I can’t even remember now how I first came across the Miss Expatria blog, or how I first got in touch with its author, Christine Cantera. But somehow we “clicked” over the interwebs (no pun intended, really), and I was thrilled to finally get to meet her in her favorite city on earth – Rome – earlier this year. Sitting in the secret garden she loves near the apartment where she bases herself when she’s in Rome, we chatted for something like four hours without realizing so much time had passed.
So when I tell you that reading Christine’s book, “Miss Expatria,” is like chatting for hours over drinks with her in her secret garden in her favorite city, you know I’m speaking from experience.
The “Miss Expatria” book, published in 2008, tells the story of how Christine moved to Italy two days after ending a long relationship, and how Rome – and a particular group of its inhabitants – helped her get back on the path where her happiness and well-being was the most important thing. It starts out as something of a memoir, with Christine looking back over the start of her journey, but soon gives way to excerpts from the journal she kept at the time. I’m sure there’s plenty of editing that went into the journal excerpts, but the intimate and honest nature of a personal and private journal remains – and it’s the intimacy that makes you feel like you know Christine as you read the book.
“Miss Expatria” is no “Under the Tuscan Sun.” Christine’s days spent in an internet cafe (AKA her office) in Rome wouldn’t make for a box-office hit. And although she does visit some amazing places during the first couple years of her life in Europe, it’s her descriptions of the people she meets that are the most sigh-inducing. Her “first Italian,” the woman selling cheese with whom she has a conversation in Italian. The “Gay Mafia,” a group of friends in Rome who take her in and shepherd her through the tough times. And Cal, the fellow expat she meets in Barcelona and who becomes the love of her life. Not only do you feel like you know Christine by the end of the book, you feel like you know all of these characters who are her very real-life friends.
You may or may not be inspired to pack your bags and move to Rome when you finish reading “Miss Expatria.” You’ll be envious of some of the things Christine experiences, certainly, but they are her experiences – her life is uniquely hers, and even if you were to befriend all the members of her Gay Mafia (seriously, you have to read the book to learn about them, they’re beyond wonderful) it wouldn’t be the same. This book doesn’t, for me at least, give you the sense that you could have the same life if you followed in Christine’s footsteps. But what it does instead is let you see what’s possible if you go after something you want.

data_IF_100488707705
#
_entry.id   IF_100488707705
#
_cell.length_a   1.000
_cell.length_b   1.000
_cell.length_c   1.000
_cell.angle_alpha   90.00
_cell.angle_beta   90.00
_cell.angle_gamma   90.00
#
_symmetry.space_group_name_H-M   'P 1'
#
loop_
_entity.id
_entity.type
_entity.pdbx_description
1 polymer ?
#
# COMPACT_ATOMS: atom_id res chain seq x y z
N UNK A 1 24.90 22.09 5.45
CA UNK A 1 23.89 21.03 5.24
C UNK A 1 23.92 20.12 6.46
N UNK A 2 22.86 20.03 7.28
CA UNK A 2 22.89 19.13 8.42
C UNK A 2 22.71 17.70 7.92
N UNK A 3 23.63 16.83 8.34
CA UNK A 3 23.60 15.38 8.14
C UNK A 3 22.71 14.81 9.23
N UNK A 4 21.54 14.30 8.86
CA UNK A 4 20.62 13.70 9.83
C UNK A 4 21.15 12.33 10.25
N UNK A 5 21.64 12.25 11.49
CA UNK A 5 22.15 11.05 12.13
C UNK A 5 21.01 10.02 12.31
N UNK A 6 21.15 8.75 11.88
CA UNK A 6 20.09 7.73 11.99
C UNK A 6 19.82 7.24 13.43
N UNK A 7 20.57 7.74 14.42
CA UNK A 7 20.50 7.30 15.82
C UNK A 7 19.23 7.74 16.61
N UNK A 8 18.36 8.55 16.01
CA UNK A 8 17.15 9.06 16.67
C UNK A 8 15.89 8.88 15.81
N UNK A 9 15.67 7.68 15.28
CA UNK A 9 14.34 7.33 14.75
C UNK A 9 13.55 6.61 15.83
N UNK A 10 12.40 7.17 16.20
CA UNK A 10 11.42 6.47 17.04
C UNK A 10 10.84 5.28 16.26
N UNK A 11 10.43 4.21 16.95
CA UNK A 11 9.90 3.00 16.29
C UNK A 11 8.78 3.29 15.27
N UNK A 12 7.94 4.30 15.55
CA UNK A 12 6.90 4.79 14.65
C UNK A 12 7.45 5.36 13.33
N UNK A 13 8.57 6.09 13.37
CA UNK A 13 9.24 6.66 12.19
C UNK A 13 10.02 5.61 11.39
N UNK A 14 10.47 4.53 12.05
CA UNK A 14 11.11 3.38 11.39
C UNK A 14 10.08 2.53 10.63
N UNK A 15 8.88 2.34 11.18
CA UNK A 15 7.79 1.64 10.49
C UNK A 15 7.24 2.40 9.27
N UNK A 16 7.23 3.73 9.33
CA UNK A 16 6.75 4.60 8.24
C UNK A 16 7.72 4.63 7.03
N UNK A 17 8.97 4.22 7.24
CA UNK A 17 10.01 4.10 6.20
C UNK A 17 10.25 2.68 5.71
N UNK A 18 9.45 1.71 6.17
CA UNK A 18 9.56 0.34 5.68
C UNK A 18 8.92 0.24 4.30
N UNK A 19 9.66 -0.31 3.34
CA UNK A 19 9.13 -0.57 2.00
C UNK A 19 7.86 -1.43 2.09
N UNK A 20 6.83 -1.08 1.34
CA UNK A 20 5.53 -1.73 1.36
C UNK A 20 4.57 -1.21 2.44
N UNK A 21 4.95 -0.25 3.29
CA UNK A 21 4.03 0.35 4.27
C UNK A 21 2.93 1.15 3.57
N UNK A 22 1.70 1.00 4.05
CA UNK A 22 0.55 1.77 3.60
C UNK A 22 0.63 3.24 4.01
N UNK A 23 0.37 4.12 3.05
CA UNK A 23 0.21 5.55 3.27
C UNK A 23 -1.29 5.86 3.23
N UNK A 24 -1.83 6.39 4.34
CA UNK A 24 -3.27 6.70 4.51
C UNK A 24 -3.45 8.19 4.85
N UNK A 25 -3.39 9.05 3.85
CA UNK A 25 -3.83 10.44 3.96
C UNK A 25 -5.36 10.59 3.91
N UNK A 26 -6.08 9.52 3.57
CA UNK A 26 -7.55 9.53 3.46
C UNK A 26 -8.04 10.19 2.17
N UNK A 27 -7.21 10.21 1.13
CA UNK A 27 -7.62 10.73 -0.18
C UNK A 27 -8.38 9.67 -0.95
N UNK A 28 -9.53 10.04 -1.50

Christine calls herself “the internet’s leading enabler of travel addiction” because she wants people to grab hold of their travel dreams – whatever they are. And because that’s who she is, that’s what comes out in her book and on her blog. She’s the first to tell you that it’s not because she’s any more remarkable than anyone else that made it possible for her to move to Italy – she’s just determined.
So even if what you’re inspired to do when you put the book down isn’t the same thing that Christine did, you’ll probably be inspired to do something. I think she’d be pleased if people who read the book started pursuing their dreams – travel-related or otherwise – and didn’t give up until they were realized. And, in the meantime, you’ll enjoy reading about how Christine realized her dreams.
Curl up with “Miss Expatria” and a glass of Italian red, and I swear you’ll feel like you’re gabbing late into the night with an old friend.
>> And if you need more Italy-related reading material, here are the other Italy book reviews I’ve done.
Full Disclosure & Whatnot: Just so y’know, I won a copy of this book in a contest.